I was nice. I showed you heaven. So here's the deal: Don't forget hell. Please.
Amen, Marc the Sharc! Couldn't have said it better myself. Amazing how many yakkin' "experts" there are that have trouble getting in and out of a bathtub!
CB, I have been there at all levels. I've been through and played on every feature. I have gone through all the channels. I have flipped, I have swam, I have pulled my buddies and their equipment out of the water. I have never seen a close call. As for the 'paddler with actual skill that damn near died', yeah, I read about that. Where were her partners to watch her backside? Ten minutes?!?! First rule of kayaking: never paddle alone.
Jim, the Santa Fe trail is great for jogging or biking, which is what it was primarily designed for. It's not exactly a nature trail, but I don't think that was the point. It connects a good chunk of the city to White Rock Lake.
I travel all over the country and live in a nice cool climate but the internet allows us to go to other places and read what they think is important and dallas use to have its act together but someone convinced you to open the floodgates and let in those who are welfare lovers and this is just another case of it and I thought boston was bad yeech!!!!
thats because you socialists want the government to control everything if its needed some private enterprise will take care of it and then the customers or lack thereof will dictate oh and here is the one you will really like: if the PRIVATE COMPANY f ks up they can be taken to court unlike your beloved government who has immunity
Actually, Farmers Branch is ambidextrous - it can chew gum and walk at the same time. Some cities can actually work on many projects simultaneously, believe it or not. Dallas is one such city - our leaders are simultaneously considering three incompatible projects for the Trinity River at the very same time - a toll road between the levees, a "world class greenbelt park" between the levees and frac'ing between the levees. Who said our leaders have no vision or innovation? Thank you, former Mayor Tom Leppert and current City Manager Mary Suhm, for putting us on the wrong track into the future!
Don't forget Chuckie asked to have those channels added, thus completely altering the original design of the playpark (and I have paddled there dozens of times from 400cfs up to 3000+cfs)(and coincidentally am also a resident of Farmers Branch).
But everyone knows you have to do hard to access big showy projects to be "world class". What good are nature parks in obscure middle and lower-middle class areas that cater to the common folk?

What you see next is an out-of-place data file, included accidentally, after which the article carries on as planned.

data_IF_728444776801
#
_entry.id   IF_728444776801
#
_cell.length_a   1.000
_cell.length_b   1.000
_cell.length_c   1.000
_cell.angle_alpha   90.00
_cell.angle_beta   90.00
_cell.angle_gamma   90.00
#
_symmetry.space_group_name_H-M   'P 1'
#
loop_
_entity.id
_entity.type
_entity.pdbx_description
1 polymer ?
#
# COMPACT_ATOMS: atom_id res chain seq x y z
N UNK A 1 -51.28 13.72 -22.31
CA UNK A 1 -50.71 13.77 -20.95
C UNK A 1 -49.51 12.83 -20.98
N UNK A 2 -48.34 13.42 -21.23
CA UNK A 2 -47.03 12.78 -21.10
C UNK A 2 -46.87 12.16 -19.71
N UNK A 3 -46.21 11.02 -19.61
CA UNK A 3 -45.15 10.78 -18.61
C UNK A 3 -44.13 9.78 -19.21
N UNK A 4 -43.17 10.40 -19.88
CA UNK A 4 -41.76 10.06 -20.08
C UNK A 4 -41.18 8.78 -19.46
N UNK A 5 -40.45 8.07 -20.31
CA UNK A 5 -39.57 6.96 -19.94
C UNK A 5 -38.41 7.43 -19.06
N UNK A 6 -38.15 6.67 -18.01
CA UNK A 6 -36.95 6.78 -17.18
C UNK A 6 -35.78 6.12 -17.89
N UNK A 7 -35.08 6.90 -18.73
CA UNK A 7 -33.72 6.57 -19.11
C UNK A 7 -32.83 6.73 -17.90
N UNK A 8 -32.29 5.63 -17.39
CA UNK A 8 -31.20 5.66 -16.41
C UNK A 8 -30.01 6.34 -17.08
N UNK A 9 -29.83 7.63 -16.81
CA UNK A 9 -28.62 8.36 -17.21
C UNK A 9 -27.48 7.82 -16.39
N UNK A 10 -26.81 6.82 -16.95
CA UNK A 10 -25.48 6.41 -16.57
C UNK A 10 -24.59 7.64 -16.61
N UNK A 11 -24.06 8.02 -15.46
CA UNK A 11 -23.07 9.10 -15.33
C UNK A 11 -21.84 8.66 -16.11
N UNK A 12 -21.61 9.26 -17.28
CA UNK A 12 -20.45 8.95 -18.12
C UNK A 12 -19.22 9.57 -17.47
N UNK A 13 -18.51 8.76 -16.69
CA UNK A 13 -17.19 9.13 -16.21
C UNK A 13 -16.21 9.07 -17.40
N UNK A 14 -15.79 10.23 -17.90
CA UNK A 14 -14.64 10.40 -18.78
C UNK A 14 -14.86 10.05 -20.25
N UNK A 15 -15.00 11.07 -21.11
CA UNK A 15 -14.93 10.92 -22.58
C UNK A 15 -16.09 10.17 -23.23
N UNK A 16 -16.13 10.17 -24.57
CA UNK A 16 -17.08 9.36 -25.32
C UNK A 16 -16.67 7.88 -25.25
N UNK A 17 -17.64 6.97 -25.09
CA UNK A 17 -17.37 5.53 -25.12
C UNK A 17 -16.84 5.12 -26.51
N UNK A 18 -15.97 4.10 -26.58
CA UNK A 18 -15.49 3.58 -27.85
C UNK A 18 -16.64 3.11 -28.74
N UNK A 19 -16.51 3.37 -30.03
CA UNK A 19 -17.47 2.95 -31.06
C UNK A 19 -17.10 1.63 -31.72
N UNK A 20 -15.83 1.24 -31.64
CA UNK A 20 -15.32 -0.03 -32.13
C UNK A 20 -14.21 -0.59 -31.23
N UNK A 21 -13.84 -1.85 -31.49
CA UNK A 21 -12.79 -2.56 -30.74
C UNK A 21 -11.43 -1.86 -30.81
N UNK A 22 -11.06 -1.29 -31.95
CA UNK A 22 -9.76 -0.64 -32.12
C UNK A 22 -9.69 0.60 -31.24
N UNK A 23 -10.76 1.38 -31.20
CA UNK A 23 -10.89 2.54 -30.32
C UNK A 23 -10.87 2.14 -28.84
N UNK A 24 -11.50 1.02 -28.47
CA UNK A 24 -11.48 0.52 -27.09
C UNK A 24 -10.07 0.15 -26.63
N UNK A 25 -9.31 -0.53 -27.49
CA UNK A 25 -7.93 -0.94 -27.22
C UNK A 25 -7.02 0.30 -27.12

Dallas - world class screwups. Boneheaded, vainglorious etc. etc. And the cheerleaders at our only Daily never see it. The death of Journalism at the Snooze.
THE city that does NOT work because it is run by MORONS who couldn't wipe the shit from their own ass if the instructions were printed on the paper.
Scouting a rapid before paddling it is an well known and respected tradition amoungst paddlers. Anyone with a lick of river sense knows this. As is portaging, these two concepts can come in mighty handy when paddling a river of greater gradient then that of the Trinity. ..So basically what you are saying is that the larger community of casual canoers is too damn lazy to portage these patheticly tiny rapids and that out of the miles and miles of flat water the Trinity has to offer 100 feet or so of tiny rapids created for the use of playboaters is not allowed. Let me explain the concept of a man made wave..It's created for playboaters to play in. Now be a good little flat water paddler and go look up the word "Portage"...
Ok Daniel Boone when you break your neck I assume that you won't sue the city to win the litigation lottery at the expense of the taxpayers.
Daniel Boone? Putz.. Break my neck? doubtful..and for you information Texas water laws protect state, city and county from lawsuits contrived by idiots who actually think they are not resposible for themselves when they embark on a Texas Water Way..Duh.. moron.. As for breaking my neck , shit happens but in that wave, it would be a very freakish accident. like I said it's if anything it's class 2.do some research and quit your millie willie whining and let the city open the damn thing so we (paddlers with actual skill) can have some fun...